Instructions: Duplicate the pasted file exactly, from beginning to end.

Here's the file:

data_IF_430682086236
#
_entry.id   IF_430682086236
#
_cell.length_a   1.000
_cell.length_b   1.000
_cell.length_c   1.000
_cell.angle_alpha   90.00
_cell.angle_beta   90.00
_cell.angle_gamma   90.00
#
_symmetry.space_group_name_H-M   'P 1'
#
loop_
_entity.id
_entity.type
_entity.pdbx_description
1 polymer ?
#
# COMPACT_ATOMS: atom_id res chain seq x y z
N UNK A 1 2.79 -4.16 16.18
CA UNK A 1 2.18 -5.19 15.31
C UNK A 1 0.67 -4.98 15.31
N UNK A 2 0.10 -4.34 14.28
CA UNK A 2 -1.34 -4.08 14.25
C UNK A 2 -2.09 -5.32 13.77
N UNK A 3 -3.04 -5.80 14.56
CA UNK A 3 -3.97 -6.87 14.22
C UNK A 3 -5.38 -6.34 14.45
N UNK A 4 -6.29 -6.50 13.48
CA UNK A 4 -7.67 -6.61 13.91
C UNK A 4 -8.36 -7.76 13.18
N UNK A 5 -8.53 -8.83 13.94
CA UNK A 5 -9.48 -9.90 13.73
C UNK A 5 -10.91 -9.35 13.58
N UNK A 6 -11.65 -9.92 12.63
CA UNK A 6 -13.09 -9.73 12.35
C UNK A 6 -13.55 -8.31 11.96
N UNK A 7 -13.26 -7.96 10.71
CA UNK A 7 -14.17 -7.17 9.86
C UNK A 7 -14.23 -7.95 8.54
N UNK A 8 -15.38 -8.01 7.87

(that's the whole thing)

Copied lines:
data_IF_430682086236
#
_entry.id   IF_430682086236
#
_cell.length_a   1.000
_cell.length_b   1.000
_cell.length_c   1.000
_cell.angle_alpha   90.00
_cell.angle_beta   90.00
_cell.angle_gamma   90.00
#
_symmetry.space_group_name_H-M   'P 1'
#
loop_
_entity.id
_entity.type
_entity.pdbx_description
1 polymer ?
#
# COMPACT_ATOMS: atom_id res chain seq x y z
N UNK A 1 2.79 -4.16 16.18
CA UNK A 1 2.18 -5.19 15.31
C UNK A 1 0.67 -4.98 15.31
N UNK A 2 0.10 -4.34 14.28
CA UNK A 2 -1.34 -4.08 14.25
C UNK A 2 -2.09 -5.32 13.77
N UNK A 3 -3.04 -5.80 14.56
CA UNK A 3 -3.97 -6.87 14.22
C UNK A 3 -5.38 -6.34 14.45
N UNK A 4 -6.29 -6.50 13.48
CA UNK A 4 -7.67 -6.61 13.91
C UNK A 4 -8.36 -7.76 13.18
N UNK A 5 -8.53 -8.83 13.94
CA UNK A 5 -9.48 -9.90 13.73
C UNK A 5 -10.91 -9.35 13.58
N UNK A 6 -11.65 -9.92 12.63
CA UNK A 6 -13.09 -9.73 12.35
C UNK A 6 -13.55 -8.31 11.96
N UNK A 7 -13.26 -7.96 10.71
CA UNK A 7 -14.17 -7.17 9.86
C UNK A 7 -14.23 -7.95 8.54
N UNK A 8 -15.38 -8.01 7.87